Prints and Solids
Periodically in fancy women's clothing stores, like those in the Cherry Creek area, there are special events called "trunk shows." They are advertised in the papers, and attendees often appear later in the society pages. In these shows, a representative of some haute designer or maker brings in trunks full of new, high-end garments that will be available at the shop and nowhere else, and only for a limited time.
Right now, Rule Gallery is presenting the art-world equivalent of a trunk show, an exhibit with the bare-bones title Universal Limited Art Editions, which is also the name of the fine-print maker that provided all the pieces on display. Gallery director Robin Rule invited ULAE's master printer, Bill Goldston, to show off a group of selections from the famous presses.
Goldston was in town a few weeks ago to oversee the installation and lecture on the history of ULAE. And what a history it is, spanning, as it does, the entire development of the New York school since the late 1950s.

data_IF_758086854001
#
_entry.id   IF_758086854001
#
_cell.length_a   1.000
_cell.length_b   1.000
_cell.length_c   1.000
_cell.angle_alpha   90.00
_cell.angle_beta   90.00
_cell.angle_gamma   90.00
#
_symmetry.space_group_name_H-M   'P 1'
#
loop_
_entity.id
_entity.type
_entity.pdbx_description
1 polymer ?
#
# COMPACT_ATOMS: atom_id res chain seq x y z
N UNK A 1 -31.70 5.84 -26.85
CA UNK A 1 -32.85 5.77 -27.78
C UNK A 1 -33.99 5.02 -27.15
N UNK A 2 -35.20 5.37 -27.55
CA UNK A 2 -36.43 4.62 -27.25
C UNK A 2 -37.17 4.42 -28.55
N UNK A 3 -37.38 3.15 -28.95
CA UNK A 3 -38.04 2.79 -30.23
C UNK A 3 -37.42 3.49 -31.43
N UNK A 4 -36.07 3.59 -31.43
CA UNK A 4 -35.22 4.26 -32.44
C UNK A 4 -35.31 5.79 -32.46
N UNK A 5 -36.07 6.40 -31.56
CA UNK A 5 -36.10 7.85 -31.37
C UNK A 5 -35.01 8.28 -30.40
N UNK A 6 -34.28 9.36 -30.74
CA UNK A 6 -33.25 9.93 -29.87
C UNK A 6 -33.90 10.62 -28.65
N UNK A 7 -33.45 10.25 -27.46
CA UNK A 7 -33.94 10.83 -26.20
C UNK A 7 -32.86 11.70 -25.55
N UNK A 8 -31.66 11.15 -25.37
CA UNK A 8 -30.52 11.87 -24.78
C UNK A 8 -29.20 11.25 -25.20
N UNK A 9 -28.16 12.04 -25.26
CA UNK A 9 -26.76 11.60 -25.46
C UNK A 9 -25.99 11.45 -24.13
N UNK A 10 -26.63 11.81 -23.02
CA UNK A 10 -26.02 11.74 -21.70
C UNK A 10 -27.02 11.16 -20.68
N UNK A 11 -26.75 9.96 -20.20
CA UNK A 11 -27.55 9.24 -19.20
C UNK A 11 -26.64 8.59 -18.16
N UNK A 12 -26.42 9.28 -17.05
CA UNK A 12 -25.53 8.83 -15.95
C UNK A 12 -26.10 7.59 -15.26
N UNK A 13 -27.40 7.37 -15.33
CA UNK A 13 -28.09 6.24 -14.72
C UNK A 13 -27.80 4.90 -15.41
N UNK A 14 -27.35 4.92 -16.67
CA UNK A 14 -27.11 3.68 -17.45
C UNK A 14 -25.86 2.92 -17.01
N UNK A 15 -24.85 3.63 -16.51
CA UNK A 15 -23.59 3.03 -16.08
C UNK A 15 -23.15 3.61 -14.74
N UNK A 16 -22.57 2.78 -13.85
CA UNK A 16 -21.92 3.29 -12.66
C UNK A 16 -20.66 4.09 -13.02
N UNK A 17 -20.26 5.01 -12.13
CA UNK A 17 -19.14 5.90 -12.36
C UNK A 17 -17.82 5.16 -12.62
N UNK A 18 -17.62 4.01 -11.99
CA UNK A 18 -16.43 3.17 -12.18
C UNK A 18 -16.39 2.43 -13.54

Tatyana Grosman, an essentially self-taught printer, founded ULAE. The Russian-born Jewish emigré had fled the Holocaust in Europe in 1943 with her husband, noted painter Maurice Grosman, and they settled in the village of Islip, New York, on Long Island. In 1955, Maurice had a major heart attack, and it was left to Tatyana to earn a living for the couple. At the time, she was not a printer, but because of either a fortuitous coincidence or an act of fate, the Grosmans had earlier found a pair of valuable Bavarian lithography stones in the yard of their cottage. Not only that, but a neighbor was selling a press that fit the stones, and a local commercial printer offered to show Grosman how to use it.